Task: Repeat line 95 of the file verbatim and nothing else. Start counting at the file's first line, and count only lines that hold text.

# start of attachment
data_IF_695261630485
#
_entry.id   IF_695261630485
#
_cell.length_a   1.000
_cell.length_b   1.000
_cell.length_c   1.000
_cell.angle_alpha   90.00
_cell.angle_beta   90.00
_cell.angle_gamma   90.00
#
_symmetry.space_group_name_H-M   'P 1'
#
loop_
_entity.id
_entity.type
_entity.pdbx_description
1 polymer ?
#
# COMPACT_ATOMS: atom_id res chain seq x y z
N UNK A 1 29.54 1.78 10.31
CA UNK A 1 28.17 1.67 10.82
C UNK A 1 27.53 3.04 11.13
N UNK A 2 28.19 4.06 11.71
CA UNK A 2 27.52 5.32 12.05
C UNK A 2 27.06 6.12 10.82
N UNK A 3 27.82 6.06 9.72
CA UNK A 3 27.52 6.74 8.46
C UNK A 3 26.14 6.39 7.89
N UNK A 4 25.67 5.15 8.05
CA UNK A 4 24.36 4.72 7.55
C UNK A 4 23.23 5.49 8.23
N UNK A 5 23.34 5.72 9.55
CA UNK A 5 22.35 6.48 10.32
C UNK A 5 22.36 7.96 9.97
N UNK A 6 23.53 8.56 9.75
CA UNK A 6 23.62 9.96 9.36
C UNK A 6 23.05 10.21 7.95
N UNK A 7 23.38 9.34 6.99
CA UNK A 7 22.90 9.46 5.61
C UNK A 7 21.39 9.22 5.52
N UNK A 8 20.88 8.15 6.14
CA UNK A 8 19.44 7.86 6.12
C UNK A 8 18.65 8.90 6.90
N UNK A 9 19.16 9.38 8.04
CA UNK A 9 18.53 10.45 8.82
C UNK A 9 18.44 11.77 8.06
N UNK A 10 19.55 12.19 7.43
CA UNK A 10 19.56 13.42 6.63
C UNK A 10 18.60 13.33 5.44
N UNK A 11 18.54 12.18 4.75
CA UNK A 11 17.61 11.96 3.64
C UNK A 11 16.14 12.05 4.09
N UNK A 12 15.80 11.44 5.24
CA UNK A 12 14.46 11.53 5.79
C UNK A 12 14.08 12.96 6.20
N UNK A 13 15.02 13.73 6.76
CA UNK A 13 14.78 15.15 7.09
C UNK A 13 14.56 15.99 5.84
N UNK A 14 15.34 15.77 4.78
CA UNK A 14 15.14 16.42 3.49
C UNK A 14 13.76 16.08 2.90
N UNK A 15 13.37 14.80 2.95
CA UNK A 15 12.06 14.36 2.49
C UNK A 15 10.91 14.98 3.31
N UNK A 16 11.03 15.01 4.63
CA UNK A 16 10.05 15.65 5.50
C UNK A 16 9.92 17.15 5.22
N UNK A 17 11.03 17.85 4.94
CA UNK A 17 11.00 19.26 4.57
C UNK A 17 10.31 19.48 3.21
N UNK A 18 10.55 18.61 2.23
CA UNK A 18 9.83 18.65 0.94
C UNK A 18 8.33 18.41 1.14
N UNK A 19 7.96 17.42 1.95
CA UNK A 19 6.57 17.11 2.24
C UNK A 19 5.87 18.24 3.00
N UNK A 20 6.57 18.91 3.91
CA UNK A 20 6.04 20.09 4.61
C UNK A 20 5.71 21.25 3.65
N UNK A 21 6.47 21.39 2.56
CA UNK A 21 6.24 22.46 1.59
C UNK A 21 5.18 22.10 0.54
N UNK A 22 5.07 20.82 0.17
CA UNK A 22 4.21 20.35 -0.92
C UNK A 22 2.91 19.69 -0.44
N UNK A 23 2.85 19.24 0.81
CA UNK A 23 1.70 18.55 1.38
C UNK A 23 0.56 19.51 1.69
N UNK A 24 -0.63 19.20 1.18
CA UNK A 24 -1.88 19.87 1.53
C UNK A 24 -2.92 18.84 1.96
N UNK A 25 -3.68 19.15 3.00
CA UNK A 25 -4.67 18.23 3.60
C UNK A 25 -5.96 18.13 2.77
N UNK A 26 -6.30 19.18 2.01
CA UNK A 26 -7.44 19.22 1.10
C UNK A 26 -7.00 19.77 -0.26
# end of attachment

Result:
C UNK A 25 -5.96 18.13 2.77